Prolonged activation of Ca2+-activated K+ current contributes to the long-lasting refractory period of Aplysia bag cell neurons. Academic Article uri icon


  • Stimulation of the bag cell neurons of Aplysia activates several biochemical pathways, including protein kinase C (PKC), and alters their excitability for many hours. After an approximately 30 min afterdischarge, these neurons enter an approximately 18 hr inhibited state during which additional stimulation fails to evoke discharges. In vivo, this refractory period limits the frequency of reproductive behaviors associated with egg laying. We have now examined the role of Ca2+-activated K+ (BK) currents in the refractory period. Outward currents gated by both intracellular Ca2+ and depolarization, with pharmacological characteristics of BK currents, were recorded in isolated bag cell neurons. These currents were enhanced by the BK channel activators phloretin and 1,3-dihydro-1-[2-hydroxy-5-(trifluoro-methyl)phenyl]-5-trifluoromethyl-2H-benzimidazol-2-one and inhibited by the BK blocker paxilline. The BK component of K+ current was enhanced by 12-O-tetradecanoyl-phorbol-13-acetate, an activator of PKC, and this effect was blocked by sphinganine and PKC(19-36), inhibitors of PKC in bag cell neurons. To test whether the BK current is altered during the refractory period, intact clusters were stimulated to afterdischarge, and neurons were isolated after the clusters had entered the refractory period. Compared with unstimulated cells, current density was almost doubled in refractory neurons. This increase in current was inhibited by preincubating clusters in sphinganine. Treatment of refractory clusters with paxilline significantly restored the ability of stimulation to evoke afterdischarges. Conversely, application of phloretin to previously unstimulated clusters inhibited the onset of afterdischarges. These results indicate that a prolonged increase in BK channel activity contributes to the prolonged refractory period of the bag cell neurons.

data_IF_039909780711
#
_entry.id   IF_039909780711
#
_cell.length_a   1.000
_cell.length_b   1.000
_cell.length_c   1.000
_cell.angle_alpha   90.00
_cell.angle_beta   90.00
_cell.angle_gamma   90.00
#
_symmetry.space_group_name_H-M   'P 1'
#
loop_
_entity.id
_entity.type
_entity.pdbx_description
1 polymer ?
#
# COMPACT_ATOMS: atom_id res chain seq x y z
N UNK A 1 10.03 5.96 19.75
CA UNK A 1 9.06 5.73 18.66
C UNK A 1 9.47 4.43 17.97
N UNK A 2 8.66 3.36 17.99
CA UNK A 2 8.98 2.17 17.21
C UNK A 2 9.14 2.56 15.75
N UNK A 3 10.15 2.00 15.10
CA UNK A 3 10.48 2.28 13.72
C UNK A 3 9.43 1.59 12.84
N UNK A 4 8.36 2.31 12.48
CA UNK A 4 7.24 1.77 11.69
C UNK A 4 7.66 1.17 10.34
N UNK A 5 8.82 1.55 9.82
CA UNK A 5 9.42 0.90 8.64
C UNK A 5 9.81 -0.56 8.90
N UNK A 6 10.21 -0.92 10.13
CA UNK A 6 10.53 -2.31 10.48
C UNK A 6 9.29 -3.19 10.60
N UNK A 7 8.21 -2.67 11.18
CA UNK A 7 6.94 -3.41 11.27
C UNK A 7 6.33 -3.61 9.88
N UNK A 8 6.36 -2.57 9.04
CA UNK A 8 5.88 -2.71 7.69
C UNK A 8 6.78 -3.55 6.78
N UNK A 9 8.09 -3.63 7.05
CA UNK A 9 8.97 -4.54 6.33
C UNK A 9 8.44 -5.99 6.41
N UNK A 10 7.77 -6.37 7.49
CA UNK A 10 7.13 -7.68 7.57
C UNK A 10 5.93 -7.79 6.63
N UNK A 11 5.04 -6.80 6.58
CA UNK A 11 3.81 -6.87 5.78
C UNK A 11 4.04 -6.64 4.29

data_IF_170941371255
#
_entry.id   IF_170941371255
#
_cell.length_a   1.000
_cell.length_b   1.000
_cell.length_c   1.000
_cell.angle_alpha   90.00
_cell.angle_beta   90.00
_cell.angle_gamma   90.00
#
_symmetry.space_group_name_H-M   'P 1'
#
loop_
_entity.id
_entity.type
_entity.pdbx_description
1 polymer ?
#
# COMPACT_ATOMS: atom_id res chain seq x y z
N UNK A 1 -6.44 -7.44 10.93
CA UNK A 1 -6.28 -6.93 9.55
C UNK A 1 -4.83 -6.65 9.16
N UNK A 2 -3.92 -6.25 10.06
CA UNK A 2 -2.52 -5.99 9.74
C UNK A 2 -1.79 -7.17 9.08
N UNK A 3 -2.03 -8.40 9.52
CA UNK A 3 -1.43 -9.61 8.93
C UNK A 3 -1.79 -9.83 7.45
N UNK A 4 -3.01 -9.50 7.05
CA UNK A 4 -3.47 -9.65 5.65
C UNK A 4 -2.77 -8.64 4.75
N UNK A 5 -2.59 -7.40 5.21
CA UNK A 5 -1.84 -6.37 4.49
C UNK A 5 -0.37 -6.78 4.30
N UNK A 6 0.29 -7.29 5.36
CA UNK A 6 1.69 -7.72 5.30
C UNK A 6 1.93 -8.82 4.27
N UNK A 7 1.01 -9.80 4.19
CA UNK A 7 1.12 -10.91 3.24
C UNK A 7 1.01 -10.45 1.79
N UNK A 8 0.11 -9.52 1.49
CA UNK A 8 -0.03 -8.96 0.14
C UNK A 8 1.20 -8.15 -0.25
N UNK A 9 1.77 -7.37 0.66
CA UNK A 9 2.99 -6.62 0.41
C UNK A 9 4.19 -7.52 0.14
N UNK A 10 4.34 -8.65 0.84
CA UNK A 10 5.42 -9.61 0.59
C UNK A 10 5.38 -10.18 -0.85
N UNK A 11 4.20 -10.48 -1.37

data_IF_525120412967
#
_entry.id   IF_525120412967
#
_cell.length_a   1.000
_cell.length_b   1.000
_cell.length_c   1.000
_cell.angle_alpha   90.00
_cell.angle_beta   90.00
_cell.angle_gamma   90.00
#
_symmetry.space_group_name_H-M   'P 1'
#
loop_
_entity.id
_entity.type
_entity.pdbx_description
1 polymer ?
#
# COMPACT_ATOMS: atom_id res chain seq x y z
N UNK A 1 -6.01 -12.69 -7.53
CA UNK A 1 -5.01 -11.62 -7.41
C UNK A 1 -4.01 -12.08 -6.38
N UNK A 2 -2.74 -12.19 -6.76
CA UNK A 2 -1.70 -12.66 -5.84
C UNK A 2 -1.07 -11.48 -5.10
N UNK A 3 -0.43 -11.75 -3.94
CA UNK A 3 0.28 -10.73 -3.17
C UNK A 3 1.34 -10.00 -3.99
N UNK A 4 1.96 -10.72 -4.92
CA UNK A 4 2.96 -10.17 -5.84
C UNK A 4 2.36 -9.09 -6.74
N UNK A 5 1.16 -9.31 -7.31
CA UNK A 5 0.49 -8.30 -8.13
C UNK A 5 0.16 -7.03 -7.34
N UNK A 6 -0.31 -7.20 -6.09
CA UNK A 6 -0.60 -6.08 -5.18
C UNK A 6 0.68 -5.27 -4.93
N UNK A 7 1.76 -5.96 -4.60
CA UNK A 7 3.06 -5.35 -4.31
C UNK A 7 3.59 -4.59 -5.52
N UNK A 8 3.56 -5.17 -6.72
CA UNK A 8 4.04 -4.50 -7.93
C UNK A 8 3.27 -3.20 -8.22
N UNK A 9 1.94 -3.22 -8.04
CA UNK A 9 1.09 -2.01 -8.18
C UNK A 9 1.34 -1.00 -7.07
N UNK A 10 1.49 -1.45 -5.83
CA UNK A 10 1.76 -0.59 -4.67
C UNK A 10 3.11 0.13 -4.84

publication date

  • December 1, 2002